The Optical Sensor
An optical sensor views the world around it and uses the intelligence gleaned to drive specific actions. Used to ‘see’ its immediate environment, these sensors get about – from self-driving cars to digital cameras to security systems. But make no mistake, the implications of being able to automate tasks and processes that would traditionally require resources, time and money to do via the human route, are huge, with the potential to rewrite the rulebook on city operations. One of the more ‘innovative’ uses of the optical sensor we’ve come across lately is the one deployed in the smart bin. Yep – if you thought it was just vehicles that could self-drive, be scared. Be very scared. The smart bin is coming to a drive near you, programmed to know when it’s full (thankyou, volume sensor), and to take a stroll to the kerb to wait for emptying by, you guessed it, the self-driving waste collection vehicles. Just remember to remove the body first to avoid any awkward small-talk with other bins in your hood.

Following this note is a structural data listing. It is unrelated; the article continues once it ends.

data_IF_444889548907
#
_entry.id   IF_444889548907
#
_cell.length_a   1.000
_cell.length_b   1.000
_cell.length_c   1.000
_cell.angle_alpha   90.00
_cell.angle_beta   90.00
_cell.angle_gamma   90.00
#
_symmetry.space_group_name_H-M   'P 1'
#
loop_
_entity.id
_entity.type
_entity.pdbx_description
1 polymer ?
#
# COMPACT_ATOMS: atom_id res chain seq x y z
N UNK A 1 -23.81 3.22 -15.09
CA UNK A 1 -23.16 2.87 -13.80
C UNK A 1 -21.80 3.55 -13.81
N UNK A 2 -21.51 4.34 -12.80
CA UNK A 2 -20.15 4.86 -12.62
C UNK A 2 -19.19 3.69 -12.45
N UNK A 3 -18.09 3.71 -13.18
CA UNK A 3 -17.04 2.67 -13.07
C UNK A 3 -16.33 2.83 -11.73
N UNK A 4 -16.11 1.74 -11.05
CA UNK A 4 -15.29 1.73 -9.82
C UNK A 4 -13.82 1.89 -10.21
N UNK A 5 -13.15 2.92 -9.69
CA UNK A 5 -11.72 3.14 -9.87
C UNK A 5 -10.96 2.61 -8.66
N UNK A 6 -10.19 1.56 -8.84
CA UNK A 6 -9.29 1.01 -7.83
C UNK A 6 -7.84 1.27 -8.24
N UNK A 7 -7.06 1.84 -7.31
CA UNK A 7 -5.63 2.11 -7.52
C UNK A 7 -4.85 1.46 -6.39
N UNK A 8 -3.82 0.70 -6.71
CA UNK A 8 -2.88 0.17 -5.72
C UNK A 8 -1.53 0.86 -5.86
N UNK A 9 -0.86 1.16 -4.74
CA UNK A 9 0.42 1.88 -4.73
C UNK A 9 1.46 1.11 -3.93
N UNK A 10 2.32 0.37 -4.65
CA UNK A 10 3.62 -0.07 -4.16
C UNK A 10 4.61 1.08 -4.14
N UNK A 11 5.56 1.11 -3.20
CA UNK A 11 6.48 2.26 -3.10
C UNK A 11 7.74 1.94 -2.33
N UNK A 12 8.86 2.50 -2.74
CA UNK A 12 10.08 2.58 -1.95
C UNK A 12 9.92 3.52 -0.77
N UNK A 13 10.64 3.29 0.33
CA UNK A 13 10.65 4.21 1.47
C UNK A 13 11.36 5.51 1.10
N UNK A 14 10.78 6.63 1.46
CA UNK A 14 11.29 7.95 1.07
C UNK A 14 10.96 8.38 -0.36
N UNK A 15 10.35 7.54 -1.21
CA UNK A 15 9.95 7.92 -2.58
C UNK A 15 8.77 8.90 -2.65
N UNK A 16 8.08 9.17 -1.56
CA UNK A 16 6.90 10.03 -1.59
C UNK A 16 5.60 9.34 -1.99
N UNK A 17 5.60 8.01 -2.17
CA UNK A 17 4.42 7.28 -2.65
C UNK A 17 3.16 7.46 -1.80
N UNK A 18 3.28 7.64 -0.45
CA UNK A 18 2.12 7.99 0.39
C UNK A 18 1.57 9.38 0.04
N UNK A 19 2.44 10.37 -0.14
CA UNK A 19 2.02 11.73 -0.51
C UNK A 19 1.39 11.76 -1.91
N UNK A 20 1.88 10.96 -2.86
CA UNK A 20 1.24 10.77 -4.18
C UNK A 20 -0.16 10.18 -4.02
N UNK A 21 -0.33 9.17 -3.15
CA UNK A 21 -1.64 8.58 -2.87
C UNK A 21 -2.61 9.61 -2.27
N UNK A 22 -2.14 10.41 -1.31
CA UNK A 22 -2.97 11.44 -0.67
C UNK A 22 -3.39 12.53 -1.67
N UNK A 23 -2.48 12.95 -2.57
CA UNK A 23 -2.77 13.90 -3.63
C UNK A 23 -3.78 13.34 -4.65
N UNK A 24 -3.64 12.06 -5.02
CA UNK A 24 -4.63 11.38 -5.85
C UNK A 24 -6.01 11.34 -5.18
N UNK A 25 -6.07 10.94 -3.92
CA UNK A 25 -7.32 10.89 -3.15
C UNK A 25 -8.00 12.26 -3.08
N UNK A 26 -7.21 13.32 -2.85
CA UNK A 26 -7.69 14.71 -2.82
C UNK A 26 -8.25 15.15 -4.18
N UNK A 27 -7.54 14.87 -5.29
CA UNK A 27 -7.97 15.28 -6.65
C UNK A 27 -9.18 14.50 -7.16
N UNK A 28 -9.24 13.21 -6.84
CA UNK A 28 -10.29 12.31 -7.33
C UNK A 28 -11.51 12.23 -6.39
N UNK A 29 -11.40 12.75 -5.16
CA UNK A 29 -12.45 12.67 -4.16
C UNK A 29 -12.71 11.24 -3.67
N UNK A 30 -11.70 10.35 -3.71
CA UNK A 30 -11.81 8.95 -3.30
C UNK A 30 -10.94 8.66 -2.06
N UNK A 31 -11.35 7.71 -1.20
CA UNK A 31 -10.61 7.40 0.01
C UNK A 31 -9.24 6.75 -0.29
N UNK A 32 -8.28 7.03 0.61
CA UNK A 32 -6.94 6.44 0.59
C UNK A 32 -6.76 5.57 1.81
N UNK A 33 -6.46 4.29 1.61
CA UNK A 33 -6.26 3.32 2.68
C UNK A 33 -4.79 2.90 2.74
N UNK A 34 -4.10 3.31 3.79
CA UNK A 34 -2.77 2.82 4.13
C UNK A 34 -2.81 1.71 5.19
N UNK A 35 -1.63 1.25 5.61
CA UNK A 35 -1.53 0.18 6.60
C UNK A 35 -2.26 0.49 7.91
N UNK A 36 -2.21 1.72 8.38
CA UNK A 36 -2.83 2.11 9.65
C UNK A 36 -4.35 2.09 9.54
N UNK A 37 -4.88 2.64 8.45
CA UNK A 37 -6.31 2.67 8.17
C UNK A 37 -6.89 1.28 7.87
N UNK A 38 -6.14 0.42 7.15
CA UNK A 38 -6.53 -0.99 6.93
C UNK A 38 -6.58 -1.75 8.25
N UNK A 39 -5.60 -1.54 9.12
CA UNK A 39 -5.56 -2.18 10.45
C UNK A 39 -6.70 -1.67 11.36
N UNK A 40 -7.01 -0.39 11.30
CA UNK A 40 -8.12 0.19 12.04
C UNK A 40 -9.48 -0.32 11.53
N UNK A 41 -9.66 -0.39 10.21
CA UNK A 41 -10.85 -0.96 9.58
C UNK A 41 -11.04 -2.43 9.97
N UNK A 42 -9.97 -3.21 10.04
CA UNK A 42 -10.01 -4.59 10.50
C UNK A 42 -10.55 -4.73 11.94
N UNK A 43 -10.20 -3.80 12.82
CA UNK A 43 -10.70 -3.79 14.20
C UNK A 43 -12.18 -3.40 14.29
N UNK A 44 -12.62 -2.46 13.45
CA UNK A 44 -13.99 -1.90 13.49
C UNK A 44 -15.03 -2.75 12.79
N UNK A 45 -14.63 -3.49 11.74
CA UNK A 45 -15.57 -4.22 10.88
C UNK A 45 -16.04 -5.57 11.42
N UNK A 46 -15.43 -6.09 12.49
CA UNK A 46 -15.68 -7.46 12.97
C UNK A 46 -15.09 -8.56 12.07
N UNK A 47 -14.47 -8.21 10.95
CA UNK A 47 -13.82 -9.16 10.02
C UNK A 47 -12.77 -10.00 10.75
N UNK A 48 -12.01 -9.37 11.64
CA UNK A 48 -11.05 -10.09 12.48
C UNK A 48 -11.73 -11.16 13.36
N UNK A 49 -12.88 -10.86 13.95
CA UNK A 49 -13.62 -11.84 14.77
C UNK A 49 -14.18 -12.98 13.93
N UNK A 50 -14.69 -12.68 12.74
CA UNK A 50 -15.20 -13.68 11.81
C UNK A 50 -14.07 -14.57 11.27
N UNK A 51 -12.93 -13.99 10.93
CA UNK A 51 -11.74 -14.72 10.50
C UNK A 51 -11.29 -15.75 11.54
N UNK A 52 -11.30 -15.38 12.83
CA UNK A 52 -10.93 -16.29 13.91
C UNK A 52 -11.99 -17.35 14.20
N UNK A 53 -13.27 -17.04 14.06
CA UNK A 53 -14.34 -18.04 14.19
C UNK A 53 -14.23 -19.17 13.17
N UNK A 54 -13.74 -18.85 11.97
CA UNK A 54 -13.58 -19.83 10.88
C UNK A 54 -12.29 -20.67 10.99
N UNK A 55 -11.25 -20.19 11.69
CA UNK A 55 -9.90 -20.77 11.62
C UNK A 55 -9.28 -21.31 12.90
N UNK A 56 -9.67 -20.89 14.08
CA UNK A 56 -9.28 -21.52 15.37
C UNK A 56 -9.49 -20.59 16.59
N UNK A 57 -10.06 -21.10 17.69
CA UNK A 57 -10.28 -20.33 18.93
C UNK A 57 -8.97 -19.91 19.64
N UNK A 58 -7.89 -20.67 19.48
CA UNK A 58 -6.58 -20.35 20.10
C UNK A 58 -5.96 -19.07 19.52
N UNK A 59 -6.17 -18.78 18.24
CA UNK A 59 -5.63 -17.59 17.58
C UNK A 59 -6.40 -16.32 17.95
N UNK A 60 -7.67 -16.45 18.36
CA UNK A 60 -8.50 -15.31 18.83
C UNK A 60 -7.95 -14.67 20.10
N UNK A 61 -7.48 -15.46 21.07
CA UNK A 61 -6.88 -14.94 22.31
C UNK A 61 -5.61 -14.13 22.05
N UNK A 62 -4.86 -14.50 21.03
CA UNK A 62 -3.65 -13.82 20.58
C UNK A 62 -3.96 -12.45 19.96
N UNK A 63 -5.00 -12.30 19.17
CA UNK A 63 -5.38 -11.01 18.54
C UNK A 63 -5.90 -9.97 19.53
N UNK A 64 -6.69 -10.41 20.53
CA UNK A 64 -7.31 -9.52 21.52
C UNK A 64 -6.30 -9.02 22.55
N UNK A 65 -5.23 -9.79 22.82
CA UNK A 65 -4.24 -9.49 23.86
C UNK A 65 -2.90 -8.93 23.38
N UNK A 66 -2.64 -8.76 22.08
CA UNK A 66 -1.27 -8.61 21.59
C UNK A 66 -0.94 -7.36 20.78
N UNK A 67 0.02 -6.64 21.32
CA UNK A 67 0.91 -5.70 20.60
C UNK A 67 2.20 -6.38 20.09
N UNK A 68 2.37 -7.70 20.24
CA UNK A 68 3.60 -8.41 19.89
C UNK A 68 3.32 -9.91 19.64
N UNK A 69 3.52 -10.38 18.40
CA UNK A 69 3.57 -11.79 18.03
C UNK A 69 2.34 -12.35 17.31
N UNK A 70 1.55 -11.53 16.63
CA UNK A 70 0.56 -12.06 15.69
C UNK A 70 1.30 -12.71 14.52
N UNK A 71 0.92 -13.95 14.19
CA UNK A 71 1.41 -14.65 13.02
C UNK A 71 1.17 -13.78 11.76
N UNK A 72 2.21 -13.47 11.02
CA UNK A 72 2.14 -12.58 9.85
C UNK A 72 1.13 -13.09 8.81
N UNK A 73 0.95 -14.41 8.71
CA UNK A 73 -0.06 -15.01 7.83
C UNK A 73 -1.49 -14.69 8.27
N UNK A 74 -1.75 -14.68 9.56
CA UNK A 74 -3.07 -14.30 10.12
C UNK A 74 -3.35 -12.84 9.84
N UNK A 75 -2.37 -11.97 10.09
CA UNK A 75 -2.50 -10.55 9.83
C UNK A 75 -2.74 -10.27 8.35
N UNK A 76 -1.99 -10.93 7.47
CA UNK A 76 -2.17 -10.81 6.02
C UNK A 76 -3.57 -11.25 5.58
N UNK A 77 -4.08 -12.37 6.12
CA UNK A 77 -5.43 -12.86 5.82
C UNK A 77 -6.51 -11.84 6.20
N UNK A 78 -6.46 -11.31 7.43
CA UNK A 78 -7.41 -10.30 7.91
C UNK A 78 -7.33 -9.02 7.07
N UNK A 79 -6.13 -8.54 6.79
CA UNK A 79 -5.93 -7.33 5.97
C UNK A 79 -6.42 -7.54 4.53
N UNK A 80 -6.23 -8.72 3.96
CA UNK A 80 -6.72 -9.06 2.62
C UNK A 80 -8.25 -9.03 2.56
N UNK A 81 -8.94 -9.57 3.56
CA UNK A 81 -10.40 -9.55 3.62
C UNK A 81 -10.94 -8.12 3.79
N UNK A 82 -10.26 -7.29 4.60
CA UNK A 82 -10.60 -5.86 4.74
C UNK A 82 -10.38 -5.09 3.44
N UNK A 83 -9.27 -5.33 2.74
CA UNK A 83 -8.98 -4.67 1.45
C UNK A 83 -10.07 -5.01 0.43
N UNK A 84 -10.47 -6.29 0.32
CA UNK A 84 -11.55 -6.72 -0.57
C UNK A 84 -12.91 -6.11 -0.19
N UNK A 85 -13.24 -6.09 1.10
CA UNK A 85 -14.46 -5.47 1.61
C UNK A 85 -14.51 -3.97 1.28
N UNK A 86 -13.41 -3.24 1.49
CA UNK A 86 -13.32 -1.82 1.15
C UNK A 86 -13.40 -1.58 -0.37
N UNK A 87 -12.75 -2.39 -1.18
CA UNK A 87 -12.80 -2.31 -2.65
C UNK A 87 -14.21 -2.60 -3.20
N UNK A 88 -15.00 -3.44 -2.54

5 smart city innovations coming to a city near you
Optimus Ride, New York
With MIT origins, the self-driving vehicle enterprise Optimus Ride recently launched New York’s first autonomous vehicle program with a view to providing “autonomous transportation solutions for geofenced locations.” The clue is in the geofencing, enabling its fleet to navigate safely through robustly mapped areas across the city, powered by machine vision (hey optical sensors!) and now well on its way to transporting 15,000 passengers every month. Not to be scoffed at!